This comparative study of the work of Colette and Marguerite Duras analyses the complex and intricate links between identity and narrative, and challenges recent theoretical discussion in both literary and psychoanalytic domains. Exploring the textual preoccupations that Colette and Duras shared – in particular their concerns with gender relations, with the genesis of the woman writer, and with the fraught but fascinating bonds between mothers and daughters and lovers – this analysis highlights how the profoundly different perspectives of Colette and Duras mark out space for a new interrelation of self and other; an interrelation that emphasises the enigmatic territories of consciousness such as fantasy and memory, and the significant collision of subjectivities in erotic, desiring and familial relations. Working with the most recent and innovative developments in performative theory and Kristevan psychoanalysis, this book offers a new reading of subjectivity through the creative interplay of theory and text.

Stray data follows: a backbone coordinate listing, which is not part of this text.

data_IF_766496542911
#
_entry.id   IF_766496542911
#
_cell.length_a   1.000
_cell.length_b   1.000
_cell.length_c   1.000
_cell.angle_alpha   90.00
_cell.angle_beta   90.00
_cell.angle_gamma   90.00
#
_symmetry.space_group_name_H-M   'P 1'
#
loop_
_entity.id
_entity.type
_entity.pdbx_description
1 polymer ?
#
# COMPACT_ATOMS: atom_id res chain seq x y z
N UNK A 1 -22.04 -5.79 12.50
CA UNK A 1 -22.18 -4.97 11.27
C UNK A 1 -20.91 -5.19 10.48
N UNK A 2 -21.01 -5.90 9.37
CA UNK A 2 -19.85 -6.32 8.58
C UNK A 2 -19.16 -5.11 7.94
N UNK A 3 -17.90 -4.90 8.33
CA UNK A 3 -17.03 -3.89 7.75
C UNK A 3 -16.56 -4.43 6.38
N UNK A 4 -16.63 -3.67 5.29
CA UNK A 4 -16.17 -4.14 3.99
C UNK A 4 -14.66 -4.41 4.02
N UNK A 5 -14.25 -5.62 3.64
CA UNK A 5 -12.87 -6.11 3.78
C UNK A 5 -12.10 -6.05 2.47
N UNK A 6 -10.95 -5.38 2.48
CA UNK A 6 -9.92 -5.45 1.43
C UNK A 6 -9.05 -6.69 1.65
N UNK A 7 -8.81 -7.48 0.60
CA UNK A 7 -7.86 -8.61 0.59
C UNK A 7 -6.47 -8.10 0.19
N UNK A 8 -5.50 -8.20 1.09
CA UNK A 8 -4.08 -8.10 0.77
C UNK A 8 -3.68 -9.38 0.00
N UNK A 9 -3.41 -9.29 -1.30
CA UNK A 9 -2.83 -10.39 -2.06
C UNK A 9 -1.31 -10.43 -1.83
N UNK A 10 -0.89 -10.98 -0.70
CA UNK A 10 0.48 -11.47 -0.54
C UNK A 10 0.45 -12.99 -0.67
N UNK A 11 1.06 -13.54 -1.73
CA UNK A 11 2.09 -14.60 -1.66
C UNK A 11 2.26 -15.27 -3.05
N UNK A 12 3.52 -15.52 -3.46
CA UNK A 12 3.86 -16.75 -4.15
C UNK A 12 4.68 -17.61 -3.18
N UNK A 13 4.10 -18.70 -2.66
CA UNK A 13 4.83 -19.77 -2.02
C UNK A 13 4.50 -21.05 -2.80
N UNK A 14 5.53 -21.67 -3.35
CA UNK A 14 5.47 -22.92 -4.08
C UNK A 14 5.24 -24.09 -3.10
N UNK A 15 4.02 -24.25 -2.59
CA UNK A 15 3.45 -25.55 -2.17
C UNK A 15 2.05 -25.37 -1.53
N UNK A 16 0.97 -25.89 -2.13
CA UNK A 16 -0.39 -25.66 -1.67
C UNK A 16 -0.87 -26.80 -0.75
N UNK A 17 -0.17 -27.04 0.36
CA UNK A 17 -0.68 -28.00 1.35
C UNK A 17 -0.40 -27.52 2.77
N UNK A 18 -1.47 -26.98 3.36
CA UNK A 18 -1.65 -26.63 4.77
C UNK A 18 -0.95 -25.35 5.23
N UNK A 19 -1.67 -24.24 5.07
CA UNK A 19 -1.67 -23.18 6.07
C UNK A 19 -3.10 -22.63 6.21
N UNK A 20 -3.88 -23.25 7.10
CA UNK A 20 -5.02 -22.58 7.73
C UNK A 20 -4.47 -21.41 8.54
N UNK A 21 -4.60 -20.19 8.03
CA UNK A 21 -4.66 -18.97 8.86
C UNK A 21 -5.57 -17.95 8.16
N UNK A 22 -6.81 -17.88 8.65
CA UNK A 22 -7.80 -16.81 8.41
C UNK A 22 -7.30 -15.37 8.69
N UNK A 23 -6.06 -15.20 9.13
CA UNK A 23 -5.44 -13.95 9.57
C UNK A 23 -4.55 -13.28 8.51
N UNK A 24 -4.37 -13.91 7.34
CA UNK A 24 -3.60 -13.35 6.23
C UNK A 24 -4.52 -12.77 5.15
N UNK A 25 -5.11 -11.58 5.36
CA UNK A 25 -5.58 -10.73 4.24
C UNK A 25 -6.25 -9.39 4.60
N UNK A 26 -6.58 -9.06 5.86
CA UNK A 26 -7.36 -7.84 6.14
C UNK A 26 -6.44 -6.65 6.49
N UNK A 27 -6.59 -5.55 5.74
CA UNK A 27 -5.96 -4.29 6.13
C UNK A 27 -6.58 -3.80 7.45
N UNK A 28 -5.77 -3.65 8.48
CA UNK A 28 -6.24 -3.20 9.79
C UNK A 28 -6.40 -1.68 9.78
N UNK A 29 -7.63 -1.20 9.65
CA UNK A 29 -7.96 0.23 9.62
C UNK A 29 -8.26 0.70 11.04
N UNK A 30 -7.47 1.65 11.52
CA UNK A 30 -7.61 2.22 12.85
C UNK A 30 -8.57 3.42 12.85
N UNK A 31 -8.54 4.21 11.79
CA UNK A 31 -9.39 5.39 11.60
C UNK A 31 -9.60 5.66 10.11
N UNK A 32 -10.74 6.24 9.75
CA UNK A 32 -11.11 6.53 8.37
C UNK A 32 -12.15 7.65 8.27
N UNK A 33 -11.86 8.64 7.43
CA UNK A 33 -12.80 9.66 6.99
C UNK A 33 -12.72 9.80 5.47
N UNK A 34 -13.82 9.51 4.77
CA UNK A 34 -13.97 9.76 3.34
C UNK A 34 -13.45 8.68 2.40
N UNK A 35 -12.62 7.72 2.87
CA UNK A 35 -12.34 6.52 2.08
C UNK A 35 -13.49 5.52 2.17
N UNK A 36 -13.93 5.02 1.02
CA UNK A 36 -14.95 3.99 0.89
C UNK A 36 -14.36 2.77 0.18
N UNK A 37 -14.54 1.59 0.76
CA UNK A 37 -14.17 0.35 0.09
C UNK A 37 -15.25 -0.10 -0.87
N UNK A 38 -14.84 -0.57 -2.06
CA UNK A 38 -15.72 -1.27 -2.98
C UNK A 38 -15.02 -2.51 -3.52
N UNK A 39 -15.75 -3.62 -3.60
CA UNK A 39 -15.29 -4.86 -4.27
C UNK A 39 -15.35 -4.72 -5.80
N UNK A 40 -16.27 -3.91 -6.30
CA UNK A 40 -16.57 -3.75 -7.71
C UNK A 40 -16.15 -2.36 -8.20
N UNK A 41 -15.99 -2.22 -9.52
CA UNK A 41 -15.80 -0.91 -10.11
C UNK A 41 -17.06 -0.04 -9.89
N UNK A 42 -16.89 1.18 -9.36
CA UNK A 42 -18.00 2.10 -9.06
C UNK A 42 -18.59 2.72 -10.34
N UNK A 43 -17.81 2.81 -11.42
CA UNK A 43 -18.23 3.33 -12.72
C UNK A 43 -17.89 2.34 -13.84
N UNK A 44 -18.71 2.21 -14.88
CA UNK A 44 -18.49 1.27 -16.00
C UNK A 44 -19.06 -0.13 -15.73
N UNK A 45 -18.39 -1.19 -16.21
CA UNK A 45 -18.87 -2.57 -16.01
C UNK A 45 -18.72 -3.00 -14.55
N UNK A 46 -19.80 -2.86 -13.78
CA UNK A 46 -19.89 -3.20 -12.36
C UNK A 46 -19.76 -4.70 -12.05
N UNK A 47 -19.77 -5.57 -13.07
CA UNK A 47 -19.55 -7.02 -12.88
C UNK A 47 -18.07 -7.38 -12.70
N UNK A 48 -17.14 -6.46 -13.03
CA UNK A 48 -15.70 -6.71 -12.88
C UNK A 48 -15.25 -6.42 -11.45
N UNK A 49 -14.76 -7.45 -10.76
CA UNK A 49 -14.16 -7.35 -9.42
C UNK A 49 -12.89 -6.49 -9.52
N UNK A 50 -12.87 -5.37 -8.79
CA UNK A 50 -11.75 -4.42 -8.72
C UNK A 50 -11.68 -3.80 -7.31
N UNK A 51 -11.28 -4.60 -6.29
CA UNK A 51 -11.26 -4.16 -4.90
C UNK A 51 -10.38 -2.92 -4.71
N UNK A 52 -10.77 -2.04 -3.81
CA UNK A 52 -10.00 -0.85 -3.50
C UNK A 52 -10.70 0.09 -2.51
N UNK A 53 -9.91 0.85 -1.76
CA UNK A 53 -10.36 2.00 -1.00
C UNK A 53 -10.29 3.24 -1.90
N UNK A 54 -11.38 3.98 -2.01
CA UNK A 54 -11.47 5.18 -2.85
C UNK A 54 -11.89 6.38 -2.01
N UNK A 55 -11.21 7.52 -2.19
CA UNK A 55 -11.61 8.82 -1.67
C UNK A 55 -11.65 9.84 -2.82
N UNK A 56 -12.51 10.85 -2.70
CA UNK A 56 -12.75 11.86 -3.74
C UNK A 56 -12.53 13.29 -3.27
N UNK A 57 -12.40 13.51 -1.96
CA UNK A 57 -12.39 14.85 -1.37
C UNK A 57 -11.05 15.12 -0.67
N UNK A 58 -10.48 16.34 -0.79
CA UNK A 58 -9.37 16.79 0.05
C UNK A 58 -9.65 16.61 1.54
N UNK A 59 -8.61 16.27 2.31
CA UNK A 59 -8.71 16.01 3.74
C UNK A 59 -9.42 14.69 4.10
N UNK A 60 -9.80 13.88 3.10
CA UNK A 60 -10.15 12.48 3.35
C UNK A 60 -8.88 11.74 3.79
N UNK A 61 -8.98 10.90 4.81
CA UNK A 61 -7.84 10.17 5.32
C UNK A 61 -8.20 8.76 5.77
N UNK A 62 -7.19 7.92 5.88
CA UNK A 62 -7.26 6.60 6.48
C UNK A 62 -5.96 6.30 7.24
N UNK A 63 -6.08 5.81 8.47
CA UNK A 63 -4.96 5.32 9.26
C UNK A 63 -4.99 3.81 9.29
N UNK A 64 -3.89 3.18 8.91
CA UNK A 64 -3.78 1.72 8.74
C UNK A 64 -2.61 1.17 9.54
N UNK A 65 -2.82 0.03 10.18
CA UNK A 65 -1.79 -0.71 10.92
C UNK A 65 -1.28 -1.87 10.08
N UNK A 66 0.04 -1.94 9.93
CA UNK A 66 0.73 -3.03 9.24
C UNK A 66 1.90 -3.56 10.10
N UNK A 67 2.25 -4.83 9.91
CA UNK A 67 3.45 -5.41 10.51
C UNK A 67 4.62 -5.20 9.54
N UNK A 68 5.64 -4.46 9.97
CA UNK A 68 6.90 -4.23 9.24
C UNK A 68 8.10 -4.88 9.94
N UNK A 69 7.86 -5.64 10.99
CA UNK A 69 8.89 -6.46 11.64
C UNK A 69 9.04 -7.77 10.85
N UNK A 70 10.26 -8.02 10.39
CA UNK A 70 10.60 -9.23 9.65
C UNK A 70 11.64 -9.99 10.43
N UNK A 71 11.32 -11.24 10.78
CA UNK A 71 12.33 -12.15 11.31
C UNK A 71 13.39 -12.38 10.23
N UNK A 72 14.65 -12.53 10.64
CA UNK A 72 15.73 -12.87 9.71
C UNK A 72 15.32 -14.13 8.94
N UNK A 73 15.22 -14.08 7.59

Bern, Berlin, Bruxelles, Frankfurt/M., New York, Oxford, Wien, 2000. 243 pp.
Contents: Performing Rites – Relations of Power: Body Maps and Sexual Secrets – Writing the Body: A subtext of desire – Having
Mothers: Victims, Tyrants and the Legacy of Perfect Love – Losing Mothers: Art, Love and Melancholia – Love scenes: Narcissism,
Solipsism and Performance – Transgression, Eroticism and Narrative.